Grazia and Fiorella Negro holding their cups, Asiago, January 1951. Fiorella Negro (Milan, 1938 – ), whose cup is probably the Juniores Italian Champion one, was going to take Grazia’s place, becoming Italian Ladies figure skating champion in the mids 1950s’. She participated at the 1956 Winter Olympics in Cortina. Grazia was there, too, as judge: she joined the Secretary of Figure Skating, headed by Bruno Bonfiglio.



“Cortina, 10 February 1952 / During the compulsory figures, for the Armando Apollonio Cup”




My four meetings with Grazia Barcellona and the discovery of her amazing photo albums raise a lot of question for Sports History scholars, that I’d like to share with PP readers.

A first issue is the historiographical one, about the two different sports periods Grazia had to deal with, the Fascist one (until 1945) and the democratic one. She can be considered a real fruit of the Fascists sport policy: born in Milan (not in some Alps village), she could be introduced to the skating practice thanks to the regime sports structures (Milan ice rink, GIL group). She was used by the regime, too, during the Croatian adventure and the several skating public manifestation.

Nevertheless, she didn’t become a Fascist girl. Grazia told me that during her childhood none in her family talked about politics, because they feared that children could have a big mouth. Nevertheless, her father Giuseppe was confined as Communist fro a whole year in 1933; her mother Giovanna and her aunt Marta both became partisan during World War II.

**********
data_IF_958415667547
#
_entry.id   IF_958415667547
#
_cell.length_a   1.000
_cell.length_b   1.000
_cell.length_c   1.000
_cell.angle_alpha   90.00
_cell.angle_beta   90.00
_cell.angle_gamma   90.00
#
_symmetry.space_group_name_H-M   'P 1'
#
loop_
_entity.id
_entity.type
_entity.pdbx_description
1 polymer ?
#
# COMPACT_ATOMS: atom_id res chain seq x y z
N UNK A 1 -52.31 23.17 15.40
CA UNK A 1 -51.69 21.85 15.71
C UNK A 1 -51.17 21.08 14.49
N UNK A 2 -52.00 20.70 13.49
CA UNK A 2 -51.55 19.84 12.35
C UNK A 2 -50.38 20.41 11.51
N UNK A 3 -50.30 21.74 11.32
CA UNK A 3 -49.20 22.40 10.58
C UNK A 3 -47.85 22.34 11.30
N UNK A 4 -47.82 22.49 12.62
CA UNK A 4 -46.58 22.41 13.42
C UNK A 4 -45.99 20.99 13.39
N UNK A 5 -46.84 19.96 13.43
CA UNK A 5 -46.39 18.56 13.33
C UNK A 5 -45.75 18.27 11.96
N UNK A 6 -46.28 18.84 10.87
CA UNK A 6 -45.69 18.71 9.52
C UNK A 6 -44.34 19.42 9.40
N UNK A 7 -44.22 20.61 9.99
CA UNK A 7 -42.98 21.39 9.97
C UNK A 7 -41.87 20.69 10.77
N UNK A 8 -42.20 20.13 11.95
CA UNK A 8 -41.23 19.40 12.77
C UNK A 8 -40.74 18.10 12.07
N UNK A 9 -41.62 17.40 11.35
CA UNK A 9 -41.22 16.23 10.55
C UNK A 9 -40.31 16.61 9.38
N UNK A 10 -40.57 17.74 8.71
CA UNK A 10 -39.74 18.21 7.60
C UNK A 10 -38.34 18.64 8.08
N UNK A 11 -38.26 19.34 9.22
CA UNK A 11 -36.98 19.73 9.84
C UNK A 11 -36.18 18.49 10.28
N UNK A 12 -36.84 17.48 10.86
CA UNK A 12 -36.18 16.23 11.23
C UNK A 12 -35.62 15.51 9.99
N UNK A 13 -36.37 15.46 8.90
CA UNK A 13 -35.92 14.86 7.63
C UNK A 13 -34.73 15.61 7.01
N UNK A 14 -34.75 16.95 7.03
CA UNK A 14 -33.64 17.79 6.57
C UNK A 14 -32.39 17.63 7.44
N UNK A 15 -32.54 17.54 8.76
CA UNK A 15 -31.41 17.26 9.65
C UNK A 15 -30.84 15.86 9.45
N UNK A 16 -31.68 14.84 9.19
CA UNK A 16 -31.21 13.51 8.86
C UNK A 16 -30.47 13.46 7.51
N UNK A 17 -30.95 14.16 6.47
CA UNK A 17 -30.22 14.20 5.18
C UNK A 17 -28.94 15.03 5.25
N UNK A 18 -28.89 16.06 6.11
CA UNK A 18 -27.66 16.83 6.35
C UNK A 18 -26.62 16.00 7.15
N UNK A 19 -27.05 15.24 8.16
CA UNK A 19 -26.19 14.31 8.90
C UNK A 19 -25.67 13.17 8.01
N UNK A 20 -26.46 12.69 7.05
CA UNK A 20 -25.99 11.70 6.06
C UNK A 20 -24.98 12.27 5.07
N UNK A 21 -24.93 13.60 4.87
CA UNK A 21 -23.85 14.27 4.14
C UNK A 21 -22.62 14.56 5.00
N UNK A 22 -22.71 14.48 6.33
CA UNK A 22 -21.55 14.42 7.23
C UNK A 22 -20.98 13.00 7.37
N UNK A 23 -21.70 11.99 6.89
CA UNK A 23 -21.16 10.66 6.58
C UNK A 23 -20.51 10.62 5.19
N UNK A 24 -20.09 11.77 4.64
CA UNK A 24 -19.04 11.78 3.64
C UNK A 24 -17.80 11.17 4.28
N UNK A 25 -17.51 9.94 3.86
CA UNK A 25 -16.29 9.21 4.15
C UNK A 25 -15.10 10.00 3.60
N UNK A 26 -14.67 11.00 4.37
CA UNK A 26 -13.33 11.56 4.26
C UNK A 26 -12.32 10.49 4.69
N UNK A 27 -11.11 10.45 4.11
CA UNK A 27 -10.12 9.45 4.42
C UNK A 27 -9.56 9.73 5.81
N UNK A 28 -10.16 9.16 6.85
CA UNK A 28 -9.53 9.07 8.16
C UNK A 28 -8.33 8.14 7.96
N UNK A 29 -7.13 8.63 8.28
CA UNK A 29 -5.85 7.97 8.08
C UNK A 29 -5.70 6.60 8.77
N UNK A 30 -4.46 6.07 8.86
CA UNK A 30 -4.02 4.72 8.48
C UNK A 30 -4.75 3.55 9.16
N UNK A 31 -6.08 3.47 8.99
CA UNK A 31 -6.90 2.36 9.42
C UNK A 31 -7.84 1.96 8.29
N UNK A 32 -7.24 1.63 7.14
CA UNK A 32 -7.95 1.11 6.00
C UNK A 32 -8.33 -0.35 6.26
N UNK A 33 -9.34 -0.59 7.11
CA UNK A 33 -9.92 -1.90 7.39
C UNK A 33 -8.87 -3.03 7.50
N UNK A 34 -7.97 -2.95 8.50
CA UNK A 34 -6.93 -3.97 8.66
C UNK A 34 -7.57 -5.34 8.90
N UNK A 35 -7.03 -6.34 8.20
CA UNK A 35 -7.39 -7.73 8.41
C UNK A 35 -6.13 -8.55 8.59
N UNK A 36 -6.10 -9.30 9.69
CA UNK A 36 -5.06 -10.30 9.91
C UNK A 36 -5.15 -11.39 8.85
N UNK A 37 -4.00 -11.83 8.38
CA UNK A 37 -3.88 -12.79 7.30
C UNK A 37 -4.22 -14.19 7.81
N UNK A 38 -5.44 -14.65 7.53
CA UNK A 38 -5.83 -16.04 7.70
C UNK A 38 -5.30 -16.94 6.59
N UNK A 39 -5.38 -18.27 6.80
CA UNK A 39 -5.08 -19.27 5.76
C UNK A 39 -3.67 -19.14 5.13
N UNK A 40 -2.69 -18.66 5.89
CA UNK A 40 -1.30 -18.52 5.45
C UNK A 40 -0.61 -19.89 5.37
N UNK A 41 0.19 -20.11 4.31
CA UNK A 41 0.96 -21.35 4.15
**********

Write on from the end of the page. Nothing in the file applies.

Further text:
Somehow, Italian sportswomen (even very young, such as Grazia was) found several ways in order to practice their beloved sport without giving up their personal conscience.

Rehearsing the Roman salute with the Italy team mates


Looking at these photo, my students asked Grazia what was it like make the Roman salute, not being a Fascist. She said:

“At that time, it was a normal gesture, everybody was doing it all the time. I didn’t feel anything. And if someone was doing it wrong, I used to say “Please! At least, do it right! Straighten your arm!” “.


A second issue is about the method. History of skating scholars have to save as soon as possible oral testimony of the past, in order, for instance to have a precise knowledge about the moves terminology, or about the skate technology.

Grazia holding her skates (1951)












Types of skate. Number 8 was the newest figure model, in 1935. Source: B. Del Marco, Il pattinaggio e l’hockey sul ghiaccio (Milan, 1935), p. 25